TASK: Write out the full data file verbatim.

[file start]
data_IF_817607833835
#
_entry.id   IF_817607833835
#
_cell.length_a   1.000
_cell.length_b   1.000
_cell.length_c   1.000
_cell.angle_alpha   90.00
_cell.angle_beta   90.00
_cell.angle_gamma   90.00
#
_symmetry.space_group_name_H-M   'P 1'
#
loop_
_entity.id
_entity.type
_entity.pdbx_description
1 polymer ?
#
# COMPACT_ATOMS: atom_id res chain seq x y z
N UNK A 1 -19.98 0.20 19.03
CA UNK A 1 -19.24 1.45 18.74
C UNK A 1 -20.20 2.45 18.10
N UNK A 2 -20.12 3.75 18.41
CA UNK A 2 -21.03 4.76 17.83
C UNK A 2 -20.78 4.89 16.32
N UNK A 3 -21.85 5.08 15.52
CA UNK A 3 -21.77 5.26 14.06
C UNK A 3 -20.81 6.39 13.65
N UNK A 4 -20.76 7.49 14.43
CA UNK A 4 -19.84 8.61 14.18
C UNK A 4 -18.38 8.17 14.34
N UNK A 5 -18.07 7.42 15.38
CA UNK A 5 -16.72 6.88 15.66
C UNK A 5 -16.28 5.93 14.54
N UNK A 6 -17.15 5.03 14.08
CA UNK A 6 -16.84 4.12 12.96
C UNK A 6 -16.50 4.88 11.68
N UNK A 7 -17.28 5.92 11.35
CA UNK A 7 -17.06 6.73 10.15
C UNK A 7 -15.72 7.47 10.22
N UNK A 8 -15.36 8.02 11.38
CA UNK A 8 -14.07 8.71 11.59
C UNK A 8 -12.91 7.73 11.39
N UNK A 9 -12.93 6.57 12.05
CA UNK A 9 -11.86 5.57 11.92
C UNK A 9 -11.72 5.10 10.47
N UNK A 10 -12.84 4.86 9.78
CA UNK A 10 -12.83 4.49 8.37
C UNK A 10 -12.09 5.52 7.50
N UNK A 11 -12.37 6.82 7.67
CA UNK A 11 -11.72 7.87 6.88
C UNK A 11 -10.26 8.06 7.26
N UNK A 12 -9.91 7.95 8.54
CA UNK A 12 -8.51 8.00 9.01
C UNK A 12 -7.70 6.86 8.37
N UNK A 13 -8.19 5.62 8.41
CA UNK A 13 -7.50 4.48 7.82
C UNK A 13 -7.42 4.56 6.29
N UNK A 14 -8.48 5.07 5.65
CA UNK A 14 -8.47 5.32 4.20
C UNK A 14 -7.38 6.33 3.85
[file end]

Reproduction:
data_IF_817607833835
#
_entry.id   IF_817607833835
#
_cell.length_a   1.000
_cell.length_b   1.000
_cell.length_c   1.000
_cell.angle_alpha   90.00
_cell.angle_beta   90.00
_cell.angle_gamma   90.00
#
_symmetry.space_group_name_H-M   'P 1'
#
loop_
_entity.id
_entity.type
_entity.pdbx_description
1 polymer ?
#
# COMPACT_ATOMS: atom_id res chain seq x y z
N UNK A 1 -19.98 0.20 19.03
CA UNK A 1 -19.24 1.45 18.74
C UNK A 1 -20.20 2.45 18.10
N UNK A 2 -20.12 3.75 18.41
CA UNK A 2 -21.03 4.76 17.83
C UNK A 2 -20.78 4.89 16.32
N UNK A 3 -21.85 5.08 15.52
CA UNK A 3 -21.77 5.26 14.06
C UNK A 3 -20.81 6.39 13.65
N UNK A 4 -20.76 7.49 14.43
CA UNK A 4 -19.84 8.61 14.18
C UNK A 4 -18.38 8.17 14.34
N UNK A 5 -18.07 7.42 15.38
CA UNK A 5 -16.72 6.88 15.66
C UNK A 5 -16.28 5.93 14.54
N UNK A 6 -17.15 5.03 14.08
CA UNK A 6 -16.84 4.12 12.96
C UNK A 6 -16.50 4.88 11.68
N UNK A 7 -17.28 5.92 11.35
CA UNK A 7 -17.06 6.73 10.15
C UNK A 7 -15.72 7.47 10.22
N UNK A 8 -15.36 8.02 11.38
CA UNK A 8 -14.07 8.71 11.59
C UNK A 8 -12.91 7.73 11.39
N UNK A 9 -12.93 6.57 12.05
CA UNK A 9 -11.86 5.57 11.92
C UNK A 9 -11.72 5.10 10.47
N UNK A 10 -12.84 4.86 9.78
CA UNK A 10 -12.83 4.49 8.37
C UNK A 10 -12.09 5.52 7.50
N UNK A 11 -12.37 6.82 7.67
CA UNK A 11 -11.72 7.87 6.88
C UNK A 11 -10.26 8.06 7.26
N UNK A 12 -9.91 7.95 8.54
CA UNK A 12 -8.51 8.00 9.01
C UNK A 12 -7.70 6.86 8.37
N UNK A 13 -8.19 5.62 8.41
CA UNK A 13 -7.50 4.48 7.82
C UNK A 13 -7.42 4.56 6.29
N UNK A 14 -8.48 5.07 5.65
CA UNK A 14 -8.47 5.32 4.20
C UNK A 14 -7.38 6.33 3.85